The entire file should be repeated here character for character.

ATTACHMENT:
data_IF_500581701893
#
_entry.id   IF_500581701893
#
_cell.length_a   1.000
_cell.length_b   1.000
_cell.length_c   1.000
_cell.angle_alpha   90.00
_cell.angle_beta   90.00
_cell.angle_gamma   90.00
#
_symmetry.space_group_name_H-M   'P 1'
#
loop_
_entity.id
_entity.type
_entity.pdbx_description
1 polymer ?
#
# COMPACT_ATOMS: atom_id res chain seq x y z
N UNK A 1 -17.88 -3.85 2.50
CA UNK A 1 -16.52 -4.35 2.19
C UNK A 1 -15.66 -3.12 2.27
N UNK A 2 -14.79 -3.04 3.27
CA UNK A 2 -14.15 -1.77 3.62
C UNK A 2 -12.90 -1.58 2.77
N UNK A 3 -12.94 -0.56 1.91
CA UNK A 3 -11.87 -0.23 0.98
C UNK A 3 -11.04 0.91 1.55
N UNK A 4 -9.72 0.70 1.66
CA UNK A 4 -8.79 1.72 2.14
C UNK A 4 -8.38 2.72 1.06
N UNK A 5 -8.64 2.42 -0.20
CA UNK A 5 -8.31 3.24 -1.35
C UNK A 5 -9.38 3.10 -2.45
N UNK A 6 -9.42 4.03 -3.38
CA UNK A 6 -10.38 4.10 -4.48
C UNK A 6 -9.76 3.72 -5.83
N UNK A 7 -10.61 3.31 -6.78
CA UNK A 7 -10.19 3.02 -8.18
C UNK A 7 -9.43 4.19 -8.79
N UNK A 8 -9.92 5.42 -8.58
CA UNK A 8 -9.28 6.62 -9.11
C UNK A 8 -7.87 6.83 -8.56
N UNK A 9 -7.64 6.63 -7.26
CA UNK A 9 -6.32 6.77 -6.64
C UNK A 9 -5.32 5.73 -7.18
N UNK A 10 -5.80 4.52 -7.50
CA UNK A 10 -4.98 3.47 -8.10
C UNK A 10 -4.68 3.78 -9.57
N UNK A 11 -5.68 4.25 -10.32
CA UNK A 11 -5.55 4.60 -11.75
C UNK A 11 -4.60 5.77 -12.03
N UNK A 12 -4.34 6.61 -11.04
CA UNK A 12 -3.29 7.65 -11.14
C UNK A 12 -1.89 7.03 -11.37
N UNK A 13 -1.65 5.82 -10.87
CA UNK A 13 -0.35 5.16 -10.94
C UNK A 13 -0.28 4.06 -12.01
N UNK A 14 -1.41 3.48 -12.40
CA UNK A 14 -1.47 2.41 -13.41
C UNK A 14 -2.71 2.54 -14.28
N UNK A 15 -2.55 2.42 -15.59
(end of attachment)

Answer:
data_IF_500581701893
#
_entry.id   IF_500581701893
#
_cell.length_a   1.000
_cell.length_b   1.000
_cell.length_c   1.000
_cell.angle_alpha   90.00
_cell.angle_beta   90.00
_cell.angle_gamma   90.00
#
_symmetry.space_group_name_H-M   'P 1'
#
loop_
_entity.id
_entity.type
_entity.pdbx_description
1 polymer ?
#
# COMPACT_ATOMS: atom_id res chain seq x y z
N UNK A 1 -17.88 -3.85 2.50
CA UNK A 1 -16.52 -4.35 2.19
C UNK A 1 -15.66 -3.12 2.27
N UNK A 2 -14.79 -3.04 3.27
CA UNK A 2 -14.15 -1.77 3.62
C UNK A 2 -12.90 -1.58 2.77
N UNK A 3 -12.94 -0.56 1.91
CA UNK A 3 -11.87 -0.23 0.98
C UNK A 3 -11.04 0.91 1.55
N UNK A 4 -9.72 0.70 1.66
CA UNK A 4 -8.79 1.72 2.14
C UNK A 4 -8.38 2.72 1.06
N UNK A 5 -8.64 2.42 -0.20
CA UNK A 5 -8.31 3.24 -1.35
C UNK A 5 -9.38 3.10 -2.45
N UNK A 6 -9.42 4.03 -3.38
CA UNK A 6 -10.38 4.10 -4.48
C UNK A 6 -9.76 3.72 -5.83
N UNK A 7 -10.61 3.31 -6.78
CA UNK A 7 -10.19 3.02 -8.18
C UNK A 7 -9.43 4.19 -8.79
N UNK A 8 -9.92 5.42 -8.58
CA UNK A 8 -9.28 6.62 -9.11
C UNK A 8 -7.87 6.83 -8.56
N UNK A 9 -7.64 6.63 -7.26
CA UNK A 9 -6.32 6.77 -6.64
C UNK A 9 -5.32 5.73 -7.18
N UNK A 10 -5.80 4.52 -7.50
CA UNK A 10 -4.98 3.47 -8.10
C UNK A 10 -4.68 3.78 -9.57
N UNK A 11 -5.68 4.25 -10.32
CA UNK A 11 -5.55 4.60 -11.75
C UNK A 11 -4.60 5.77 -12.03
N UNK A 12 -4.34 6.61 -11.04
CA UNK A 12 -3.29 7.65 -11.14
C UNK A 12 -1.89 7.03 -11.37
N UNK A 13 -1.65 5.82 -10.87
CA UNK A 13 -0.35 5.16 -10.94
C UNK A 13 -0.28 4.06 -12.01
N UNK A 14 -1.41 3.48 -12.40
CA UNK A 14 -1.47 2.41 -13.41
C UNK A 14 -2.71 2.54 -14.28
N UNK A 15 -2.55 2.42 -15.59